The Hawaii Board of Education members concerned about the state's abnormally high teacher turnover rate need look no further than the governor who appointed them to discover the primary reason for teachers leaving the profession in droves.
To paraphrase a famous framed saying that used to hang in the Oval Office of the White House: "It's the money, stupid!"
News reports coming out earlier this month on a BOE meeting had board members startled with figures that demonstrate that more than half of new teachers leave Hawaii public education within their first five years of employment.
When Gov. Neil Abercrombie rolled out his newly appointed Board of Education after his election, he was quick to point out that the board consisted primarily of successful business executives so that the Hawaii Department of Education could be run like a business. The glaring absence then of anyone with a background in education appeared to indicate that decision-making by anyone who actually worked in education would reflect narrow self-interests.
Is a skewed rationale for appointment to the board what led to this disconnect, to the startling statistics verified by the Department of Education that apparently have caught the DOE's board of directors by surprise?
The successful entrepreneur, unless exploiting slave labor in some Third World country, concedes that underpaid employees lead to revolving doors. In some businesses, where training is minimal, high turnover is expected and accepted as a means of wringing the last penny out of an enterprise. When it comes to teachers, however, DOE officials agree that high turnover is decidedly not a good thing. There is too much professional development and invaluable on-the-job experience at stake.
Hawaii indeed has a problem. The state DOE's own numbers show that of the 1,591 teachers newly hired in 2006, only 715 are still active. The next year, 1,465 teachers were hired but just 691 are still active.
Twenty percent of the teachers hired in 2011 - the year Abercrombie won election - have already left, state-gathered data show.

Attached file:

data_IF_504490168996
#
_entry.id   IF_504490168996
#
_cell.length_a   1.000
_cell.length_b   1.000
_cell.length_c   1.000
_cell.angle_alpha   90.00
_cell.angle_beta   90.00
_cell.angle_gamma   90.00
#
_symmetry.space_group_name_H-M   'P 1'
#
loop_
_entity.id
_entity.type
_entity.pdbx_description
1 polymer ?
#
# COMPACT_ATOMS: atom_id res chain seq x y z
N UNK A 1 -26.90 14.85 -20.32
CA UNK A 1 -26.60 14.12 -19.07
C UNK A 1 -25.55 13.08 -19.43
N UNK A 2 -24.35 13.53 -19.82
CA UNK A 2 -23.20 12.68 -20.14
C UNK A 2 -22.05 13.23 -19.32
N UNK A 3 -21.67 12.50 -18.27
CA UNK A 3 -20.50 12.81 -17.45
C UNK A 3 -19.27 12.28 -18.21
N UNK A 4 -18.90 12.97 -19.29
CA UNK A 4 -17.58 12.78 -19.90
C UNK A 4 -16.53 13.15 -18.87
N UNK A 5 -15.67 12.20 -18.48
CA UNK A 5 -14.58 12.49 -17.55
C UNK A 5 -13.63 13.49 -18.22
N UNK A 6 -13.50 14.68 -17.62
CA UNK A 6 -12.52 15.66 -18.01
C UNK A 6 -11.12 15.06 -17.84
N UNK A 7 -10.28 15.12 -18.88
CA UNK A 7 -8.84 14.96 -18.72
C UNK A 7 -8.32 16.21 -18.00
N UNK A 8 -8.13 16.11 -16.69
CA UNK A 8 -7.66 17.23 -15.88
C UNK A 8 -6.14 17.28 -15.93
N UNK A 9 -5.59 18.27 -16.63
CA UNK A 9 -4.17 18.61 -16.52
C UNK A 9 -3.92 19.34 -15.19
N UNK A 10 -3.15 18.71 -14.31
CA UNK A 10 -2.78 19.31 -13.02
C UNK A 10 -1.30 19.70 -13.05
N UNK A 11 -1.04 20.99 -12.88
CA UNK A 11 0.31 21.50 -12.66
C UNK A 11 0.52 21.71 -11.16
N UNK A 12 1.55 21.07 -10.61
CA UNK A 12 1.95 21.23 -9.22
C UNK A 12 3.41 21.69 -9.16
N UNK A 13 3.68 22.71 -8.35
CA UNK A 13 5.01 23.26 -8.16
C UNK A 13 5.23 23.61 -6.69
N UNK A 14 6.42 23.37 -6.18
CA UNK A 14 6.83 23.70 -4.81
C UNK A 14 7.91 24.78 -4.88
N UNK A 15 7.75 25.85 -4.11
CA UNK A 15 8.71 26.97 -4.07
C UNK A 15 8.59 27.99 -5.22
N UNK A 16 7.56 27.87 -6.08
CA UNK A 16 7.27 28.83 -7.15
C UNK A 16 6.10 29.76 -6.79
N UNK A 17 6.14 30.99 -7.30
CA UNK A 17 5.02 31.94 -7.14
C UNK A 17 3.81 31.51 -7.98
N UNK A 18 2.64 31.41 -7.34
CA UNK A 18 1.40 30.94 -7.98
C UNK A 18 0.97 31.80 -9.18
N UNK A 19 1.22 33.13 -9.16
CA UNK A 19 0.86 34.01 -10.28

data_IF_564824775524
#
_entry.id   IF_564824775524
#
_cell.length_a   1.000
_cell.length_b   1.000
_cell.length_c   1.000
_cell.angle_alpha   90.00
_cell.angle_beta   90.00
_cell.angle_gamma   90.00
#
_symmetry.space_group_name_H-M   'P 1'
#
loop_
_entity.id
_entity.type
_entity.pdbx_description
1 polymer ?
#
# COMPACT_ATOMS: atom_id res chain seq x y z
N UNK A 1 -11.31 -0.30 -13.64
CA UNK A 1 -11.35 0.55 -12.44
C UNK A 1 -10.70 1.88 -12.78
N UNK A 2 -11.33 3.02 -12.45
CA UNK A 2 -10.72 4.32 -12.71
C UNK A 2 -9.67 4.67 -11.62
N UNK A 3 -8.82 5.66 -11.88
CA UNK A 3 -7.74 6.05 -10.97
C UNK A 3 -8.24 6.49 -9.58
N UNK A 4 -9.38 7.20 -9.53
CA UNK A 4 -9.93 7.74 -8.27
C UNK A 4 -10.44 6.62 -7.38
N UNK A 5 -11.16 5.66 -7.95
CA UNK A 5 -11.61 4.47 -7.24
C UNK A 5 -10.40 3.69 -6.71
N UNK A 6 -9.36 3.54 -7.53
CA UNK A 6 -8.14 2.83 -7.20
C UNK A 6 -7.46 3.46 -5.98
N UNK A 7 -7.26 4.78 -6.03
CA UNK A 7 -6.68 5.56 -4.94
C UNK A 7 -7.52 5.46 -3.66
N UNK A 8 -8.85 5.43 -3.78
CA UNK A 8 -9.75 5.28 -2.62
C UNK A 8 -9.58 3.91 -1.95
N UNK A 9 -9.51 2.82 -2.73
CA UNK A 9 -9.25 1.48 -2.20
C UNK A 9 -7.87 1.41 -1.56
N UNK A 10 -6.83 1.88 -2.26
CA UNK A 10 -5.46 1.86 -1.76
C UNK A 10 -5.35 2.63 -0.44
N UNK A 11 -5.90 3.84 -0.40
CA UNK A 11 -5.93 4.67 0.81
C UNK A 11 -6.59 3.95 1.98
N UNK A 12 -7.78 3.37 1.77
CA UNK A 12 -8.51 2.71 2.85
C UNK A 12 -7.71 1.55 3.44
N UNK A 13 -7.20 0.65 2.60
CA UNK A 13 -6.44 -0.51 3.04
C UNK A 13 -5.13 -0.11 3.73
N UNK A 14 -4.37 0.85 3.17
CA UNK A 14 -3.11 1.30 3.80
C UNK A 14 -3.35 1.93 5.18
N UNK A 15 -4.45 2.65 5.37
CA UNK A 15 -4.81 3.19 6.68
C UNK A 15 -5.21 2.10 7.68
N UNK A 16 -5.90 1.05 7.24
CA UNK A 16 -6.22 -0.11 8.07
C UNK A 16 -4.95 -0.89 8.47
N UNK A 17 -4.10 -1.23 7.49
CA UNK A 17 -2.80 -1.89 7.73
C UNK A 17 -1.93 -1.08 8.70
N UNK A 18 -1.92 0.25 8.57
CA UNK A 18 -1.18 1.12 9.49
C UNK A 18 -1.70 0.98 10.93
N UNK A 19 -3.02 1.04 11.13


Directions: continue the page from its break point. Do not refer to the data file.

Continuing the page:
Kerry Tom, director of the DOE's Personnel Management Branch, told the BOE recently that teachers leave for many reasons - moving, high cost of living, child care. Funny what all of those reasons boil down to - like in lack of money.
The BOE should stop behaving as if the directors cannot see what is in front of their noses. A beginning teacher's monthly pay amounts to around $1,800 net, with medical and other withholdings taken out. That is clearly why teachers are leaving.
One of those beginning teachers announced tearfully to teachers at my school that she could not take it anymore. Pressured as she was to perform in her first year, the breaking point came as she saw her monetary reward for the stress she endured amount to less than she might have made in a fast-food restaurant.
Commonly heard among first-year peers is discussion of the buyer's remorse they experienced after spending upward of six figures on college courses that qualify them to teach. Ironically, most have more years in their education than many of the education board members.
The net amount referred to above came about with the 5 percent pay cut unilaterally imposed in 2012 on public school teachers by Abercrombie - the "education governor."
When did any of the BOE members stand up to that dictum and advise the guy who appointed them that his handling of the teachers' contract was less than wise, less than fair?
Yes, it is about money. It is about a living wage. It is about paying for the education and professional development required to teach and improve education in public schools.
Help the teachers struggling to make a living. To do less only aggravates what is becoming a growing discontent among the people who are really responsible for improving education in Hawaii.
* Alan Isbell is a 4th-grade teacher at Wailuku Elementary School and the school's head faculty representative for the Hawaii State Teachers Association.